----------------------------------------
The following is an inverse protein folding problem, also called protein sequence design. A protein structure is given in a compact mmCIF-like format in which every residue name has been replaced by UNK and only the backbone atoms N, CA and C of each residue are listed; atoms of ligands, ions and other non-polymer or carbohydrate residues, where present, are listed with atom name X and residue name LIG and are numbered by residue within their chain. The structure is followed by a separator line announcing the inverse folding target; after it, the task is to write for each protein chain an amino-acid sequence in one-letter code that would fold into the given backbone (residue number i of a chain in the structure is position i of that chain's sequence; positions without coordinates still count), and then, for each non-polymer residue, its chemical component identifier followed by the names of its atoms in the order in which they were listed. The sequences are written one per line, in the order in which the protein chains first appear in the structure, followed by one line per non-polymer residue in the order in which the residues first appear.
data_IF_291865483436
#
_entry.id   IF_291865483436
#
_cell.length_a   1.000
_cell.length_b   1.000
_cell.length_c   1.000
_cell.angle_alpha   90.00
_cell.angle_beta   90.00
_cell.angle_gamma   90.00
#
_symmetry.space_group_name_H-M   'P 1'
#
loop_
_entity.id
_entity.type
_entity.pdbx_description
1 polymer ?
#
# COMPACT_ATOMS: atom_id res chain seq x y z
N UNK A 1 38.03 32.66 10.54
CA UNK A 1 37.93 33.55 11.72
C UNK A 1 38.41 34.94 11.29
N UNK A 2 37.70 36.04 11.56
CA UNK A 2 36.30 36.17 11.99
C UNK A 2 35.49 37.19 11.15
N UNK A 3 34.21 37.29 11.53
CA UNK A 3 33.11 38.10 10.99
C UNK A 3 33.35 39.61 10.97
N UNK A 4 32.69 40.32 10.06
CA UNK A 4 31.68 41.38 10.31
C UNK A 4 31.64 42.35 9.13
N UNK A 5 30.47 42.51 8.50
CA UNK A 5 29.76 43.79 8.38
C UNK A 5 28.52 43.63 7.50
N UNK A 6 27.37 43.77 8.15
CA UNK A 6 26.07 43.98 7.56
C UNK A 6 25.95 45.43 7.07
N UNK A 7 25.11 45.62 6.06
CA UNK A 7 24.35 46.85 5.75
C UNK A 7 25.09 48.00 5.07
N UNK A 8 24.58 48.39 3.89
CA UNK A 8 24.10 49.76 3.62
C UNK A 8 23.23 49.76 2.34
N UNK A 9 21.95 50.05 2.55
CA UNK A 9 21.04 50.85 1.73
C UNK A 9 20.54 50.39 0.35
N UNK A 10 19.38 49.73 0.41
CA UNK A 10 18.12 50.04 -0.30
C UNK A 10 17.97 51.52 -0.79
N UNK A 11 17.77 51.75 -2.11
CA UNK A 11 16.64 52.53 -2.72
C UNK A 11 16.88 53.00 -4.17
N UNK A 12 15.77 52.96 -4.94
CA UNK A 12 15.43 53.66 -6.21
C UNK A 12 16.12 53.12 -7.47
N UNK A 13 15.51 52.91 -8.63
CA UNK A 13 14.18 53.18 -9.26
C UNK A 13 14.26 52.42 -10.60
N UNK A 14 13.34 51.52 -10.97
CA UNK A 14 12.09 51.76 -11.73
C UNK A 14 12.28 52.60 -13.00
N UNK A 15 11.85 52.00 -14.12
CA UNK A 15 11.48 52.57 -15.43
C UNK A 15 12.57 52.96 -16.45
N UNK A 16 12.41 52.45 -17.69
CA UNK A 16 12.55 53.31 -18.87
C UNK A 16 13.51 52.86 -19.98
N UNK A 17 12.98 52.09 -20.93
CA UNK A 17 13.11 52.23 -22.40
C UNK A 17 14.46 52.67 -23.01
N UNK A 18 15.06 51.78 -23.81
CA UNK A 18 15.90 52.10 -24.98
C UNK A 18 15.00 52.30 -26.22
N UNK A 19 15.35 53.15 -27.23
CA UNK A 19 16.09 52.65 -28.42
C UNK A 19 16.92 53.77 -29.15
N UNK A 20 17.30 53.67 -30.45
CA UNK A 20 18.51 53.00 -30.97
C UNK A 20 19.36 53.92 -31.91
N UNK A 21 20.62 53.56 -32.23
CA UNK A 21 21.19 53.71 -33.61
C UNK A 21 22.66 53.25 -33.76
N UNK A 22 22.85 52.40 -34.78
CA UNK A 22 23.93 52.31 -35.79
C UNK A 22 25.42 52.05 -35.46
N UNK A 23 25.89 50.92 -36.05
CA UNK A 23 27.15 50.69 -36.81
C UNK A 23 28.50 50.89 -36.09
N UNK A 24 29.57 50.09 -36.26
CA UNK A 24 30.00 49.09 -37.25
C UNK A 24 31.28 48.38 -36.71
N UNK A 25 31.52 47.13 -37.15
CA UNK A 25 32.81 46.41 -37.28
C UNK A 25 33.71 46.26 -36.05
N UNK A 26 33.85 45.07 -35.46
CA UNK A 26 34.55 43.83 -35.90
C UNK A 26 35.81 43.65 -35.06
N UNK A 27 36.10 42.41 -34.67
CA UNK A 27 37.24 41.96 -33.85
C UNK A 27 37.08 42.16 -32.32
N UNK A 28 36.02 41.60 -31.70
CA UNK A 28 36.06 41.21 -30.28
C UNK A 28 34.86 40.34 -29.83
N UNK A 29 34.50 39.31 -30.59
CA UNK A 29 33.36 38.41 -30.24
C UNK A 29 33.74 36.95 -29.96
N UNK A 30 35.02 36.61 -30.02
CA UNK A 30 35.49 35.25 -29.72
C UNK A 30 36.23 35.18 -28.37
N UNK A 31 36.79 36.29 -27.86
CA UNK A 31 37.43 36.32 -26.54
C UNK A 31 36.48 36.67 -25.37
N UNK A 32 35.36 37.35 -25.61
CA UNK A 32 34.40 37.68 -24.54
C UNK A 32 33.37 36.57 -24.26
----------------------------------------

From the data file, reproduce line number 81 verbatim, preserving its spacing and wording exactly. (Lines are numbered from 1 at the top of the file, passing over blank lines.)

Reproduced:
C UNK A 20 19.36 53.92 -31.91